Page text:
It is hard to read any Australian history without bumping into Burke and Wills. I saw several places associated with them on my first trip to Australia, and an account of their exploration and tragic end is included in the appendix of my book, because it’s something the curious about Australia need to know. I had always hoped to visit Cooper Creek, where they spent their last days, and I finally reached it on my fourth trip to Australia. It was moving to see the DIG tree and know that lives had hung in the balance here, but it was also an amazingly beautiful, peaceful location. An Aussie videographer named George Royter has done a nice job capturing the beauty of Cooper Creek in a video on his blog. Note, however, that when my friends and I camped there, we had the place to ourselves, so it was even more peaceful than indicated by the video.
Category Archives: Travel
On my second trip to Australia, I stayed at a wonderful “resort” in the Red Center, in the Eastern MacDonnell Ranges. (The quotes around “resort” are because this is far from what that word might conjure in other locales — this place is a bit rustic, though in my case, rustic was what I was hoping for.) Ross River Resort offered me a cabin not too far from the original, historic homestead, and I spent three remarkable days, hiking around the fabulous rock formations, enjoying the bird life, learning about the area’s history–simply perfect. At least one bird photo (Galahs) that I’ve posted previously is from Ross River, as is the “Cabin ‘roo” I wrote about some time ago–with a photo of the large kangaroo that was waiting on my cabin doorstep when I returned from a hike one day–in case you want to see anything from the resort that was. It was a memorable location, and I’d always hoped to get back.
However, in January of this year, brush fires in the region swept through the area, consuming the cabins, camp grounds, and other facilities at Ross River. The original homestead appears to have survived, but the property is ruined, from the standpoint of continuing as a resort. I am hoping they rebuild, as it was such a splendid place to experience the solitude of the Outback — without having it be too much solitude. (That is, spend the days wandering alone in the wilderness, but have a few folks around the fire in the evening with whom one can recount the day’s adventures.)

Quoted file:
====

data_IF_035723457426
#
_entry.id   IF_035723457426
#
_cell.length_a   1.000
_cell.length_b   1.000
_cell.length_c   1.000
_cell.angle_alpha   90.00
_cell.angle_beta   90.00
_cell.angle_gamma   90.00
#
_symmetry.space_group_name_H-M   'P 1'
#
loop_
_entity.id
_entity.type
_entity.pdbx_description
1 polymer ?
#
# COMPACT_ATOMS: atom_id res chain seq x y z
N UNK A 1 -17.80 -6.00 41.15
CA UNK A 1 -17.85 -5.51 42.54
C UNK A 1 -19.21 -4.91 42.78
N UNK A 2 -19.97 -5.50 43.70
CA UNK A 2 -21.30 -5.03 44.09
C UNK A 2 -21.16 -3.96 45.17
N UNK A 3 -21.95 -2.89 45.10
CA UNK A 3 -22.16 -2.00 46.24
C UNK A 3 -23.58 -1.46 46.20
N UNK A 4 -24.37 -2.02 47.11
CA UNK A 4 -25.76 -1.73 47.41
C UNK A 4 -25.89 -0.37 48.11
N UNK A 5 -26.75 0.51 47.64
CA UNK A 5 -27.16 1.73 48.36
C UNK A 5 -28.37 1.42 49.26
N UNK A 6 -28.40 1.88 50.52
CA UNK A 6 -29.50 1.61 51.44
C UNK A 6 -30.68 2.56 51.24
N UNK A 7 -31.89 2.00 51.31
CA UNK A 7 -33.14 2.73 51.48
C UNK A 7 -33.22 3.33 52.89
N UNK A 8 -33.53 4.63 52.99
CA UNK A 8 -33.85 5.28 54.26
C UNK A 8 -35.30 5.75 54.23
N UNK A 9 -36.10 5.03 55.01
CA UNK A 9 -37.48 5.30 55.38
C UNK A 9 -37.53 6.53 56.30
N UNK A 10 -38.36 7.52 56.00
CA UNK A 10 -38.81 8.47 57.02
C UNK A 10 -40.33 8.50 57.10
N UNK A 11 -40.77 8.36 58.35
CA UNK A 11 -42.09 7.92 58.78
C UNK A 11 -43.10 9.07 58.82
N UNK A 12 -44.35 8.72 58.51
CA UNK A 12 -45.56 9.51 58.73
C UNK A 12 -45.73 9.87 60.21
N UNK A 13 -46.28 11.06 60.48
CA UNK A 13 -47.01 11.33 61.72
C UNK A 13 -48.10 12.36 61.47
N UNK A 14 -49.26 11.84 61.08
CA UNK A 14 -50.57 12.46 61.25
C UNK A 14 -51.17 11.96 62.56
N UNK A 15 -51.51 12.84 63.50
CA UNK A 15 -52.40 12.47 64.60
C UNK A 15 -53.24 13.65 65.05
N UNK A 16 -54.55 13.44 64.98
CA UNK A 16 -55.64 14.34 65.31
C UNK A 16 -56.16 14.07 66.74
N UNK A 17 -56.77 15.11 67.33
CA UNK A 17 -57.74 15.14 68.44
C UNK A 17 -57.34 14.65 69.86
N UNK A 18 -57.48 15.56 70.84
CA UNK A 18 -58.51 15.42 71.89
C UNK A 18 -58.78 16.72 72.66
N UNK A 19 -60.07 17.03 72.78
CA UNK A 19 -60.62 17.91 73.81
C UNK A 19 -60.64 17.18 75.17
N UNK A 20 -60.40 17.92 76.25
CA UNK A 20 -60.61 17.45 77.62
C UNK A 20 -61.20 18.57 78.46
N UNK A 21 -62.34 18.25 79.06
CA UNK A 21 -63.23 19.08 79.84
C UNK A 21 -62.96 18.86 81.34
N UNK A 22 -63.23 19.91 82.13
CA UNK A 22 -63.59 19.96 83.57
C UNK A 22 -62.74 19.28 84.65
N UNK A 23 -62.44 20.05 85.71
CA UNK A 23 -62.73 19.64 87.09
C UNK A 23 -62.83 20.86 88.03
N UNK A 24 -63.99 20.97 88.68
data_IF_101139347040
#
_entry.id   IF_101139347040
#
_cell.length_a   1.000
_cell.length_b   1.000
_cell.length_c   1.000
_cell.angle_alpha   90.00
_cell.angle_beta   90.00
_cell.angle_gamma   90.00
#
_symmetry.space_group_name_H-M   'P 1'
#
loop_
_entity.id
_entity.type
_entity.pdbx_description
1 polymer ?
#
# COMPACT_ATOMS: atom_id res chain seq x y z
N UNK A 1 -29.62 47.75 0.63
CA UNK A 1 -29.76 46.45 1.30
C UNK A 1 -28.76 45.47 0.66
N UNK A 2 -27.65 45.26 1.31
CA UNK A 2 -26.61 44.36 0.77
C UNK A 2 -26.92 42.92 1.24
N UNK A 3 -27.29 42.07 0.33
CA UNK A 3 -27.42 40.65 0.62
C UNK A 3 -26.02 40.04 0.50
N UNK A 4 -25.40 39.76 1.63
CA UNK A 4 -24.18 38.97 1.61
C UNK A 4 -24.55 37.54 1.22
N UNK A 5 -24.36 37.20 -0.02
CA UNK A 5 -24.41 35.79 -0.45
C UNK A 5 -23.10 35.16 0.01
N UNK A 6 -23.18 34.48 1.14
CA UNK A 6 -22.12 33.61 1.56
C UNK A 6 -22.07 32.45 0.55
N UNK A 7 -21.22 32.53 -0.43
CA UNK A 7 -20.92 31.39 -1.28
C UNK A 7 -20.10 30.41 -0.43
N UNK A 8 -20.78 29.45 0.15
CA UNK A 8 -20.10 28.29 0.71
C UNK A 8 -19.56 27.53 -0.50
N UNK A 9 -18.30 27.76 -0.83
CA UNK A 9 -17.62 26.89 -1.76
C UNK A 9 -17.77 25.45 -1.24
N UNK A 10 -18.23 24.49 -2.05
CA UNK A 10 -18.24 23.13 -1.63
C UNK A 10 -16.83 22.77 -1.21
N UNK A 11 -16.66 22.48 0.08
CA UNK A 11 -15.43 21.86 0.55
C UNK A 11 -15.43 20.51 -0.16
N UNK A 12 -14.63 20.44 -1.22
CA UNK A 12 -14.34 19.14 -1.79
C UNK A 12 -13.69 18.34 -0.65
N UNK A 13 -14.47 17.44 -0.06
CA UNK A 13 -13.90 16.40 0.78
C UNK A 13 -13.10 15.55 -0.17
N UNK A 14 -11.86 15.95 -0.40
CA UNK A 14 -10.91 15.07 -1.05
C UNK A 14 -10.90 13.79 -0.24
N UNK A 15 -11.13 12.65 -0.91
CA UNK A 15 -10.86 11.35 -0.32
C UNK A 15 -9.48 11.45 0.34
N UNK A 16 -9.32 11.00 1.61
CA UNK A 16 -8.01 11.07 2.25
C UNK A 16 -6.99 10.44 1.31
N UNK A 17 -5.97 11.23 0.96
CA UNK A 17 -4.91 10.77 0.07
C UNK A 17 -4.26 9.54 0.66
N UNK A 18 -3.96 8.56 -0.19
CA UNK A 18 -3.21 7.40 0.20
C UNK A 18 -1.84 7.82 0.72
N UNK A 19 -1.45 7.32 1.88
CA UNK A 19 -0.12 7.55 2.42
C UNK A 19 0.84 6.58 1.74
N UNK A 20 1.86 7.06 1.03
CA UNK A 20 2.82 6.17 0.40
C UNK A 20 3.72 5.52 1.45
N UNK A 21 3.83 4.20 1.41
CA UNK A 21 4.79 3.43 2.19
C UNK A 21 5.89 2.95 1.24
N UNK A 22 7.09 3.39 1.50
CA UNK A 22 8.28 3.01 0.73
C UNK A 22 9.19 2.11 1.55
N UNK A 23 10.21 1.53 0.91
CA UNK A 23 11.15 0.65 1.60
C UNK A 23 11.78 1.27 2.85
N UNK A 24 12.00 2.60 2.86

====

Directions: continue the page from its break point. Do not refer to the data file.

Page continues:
The thing that makes it a bit more dramatic is that firefighters thought they’d saved the resort. The fire had been stopped. It had rained. But then the wind picked up, and suddenly, the fire was roaring again.
For more details on the fire, here’s an article from the Australia Broadcasting Company: Outback Resort Devastated By Fire.
Really sorry to lose this place. Hope they stage a comeback.
My post on Ghost Gums has, for some reason, remained my most popular, despite the fact that I posted the entry more than five years ago. However, despite that popularity, it was still notable when it had more than 100 hits today. So I did a quick search on ghost gums to see what news might have triggered the avalanche. I was sad to learn that it was because of a particularly unpleasant act of vandalism: the twin ghost gums made famous by Aboriginal painter Albert Namatjira were burned to the ground. I’d seen these famous twin trees on two different trips to Australia. While all ghost gums are beautiful, the connection to Namatjira made these seem particularly evocative.
It’s hard to imagine what would drive someone to destroy these lovely, historic trees. It doesn’t even make a statement. It’s just mindless destruction.
For those who might be interested, here is a bit more on this incident and Namatjira.
It has been a while since I posted. I’m still mighty busy, but I missed posting. So I’ve thought of a few things that won’t take up too much time, but that I think you might find interesting — things that couldn’t be included in my book–in this case, sound. In the book, I relate how didgeridoos are made, getting shown how to play the didgeridoo, and even buying my own didgeridoo. Here, I thought I’d post a video from YouTube of someone playing a didgeridoo. Hope you enjoy this as much as I do.
In the early days of Australian settlement, it was not very easy to convince skilled tradesmen to migrate. With the American colonies, promises of land and wealth and freedom, combined with the relative proximity of being only one ocean away, made it easier, but Australia was just too far and, in the early 1800s, did not have a great reputation as a destination. So certain people responsible for finding the needed skills for the new colony hit on a plan. They would hire beautiful, young women to hang around bars and buy drinks for tradesmen with the requisite skills. When the tradesmen were adequately anesthetized, these girls would plant on them something stolen from someone else, and then immediately report to a conveniently placed constable that a crime had been witnessed. The targeted tradesmen would be caught “red handed” and still under the influence, and within days, he’d be on a ship bound for Van Diemen’s Land, as Tasmania was originally called.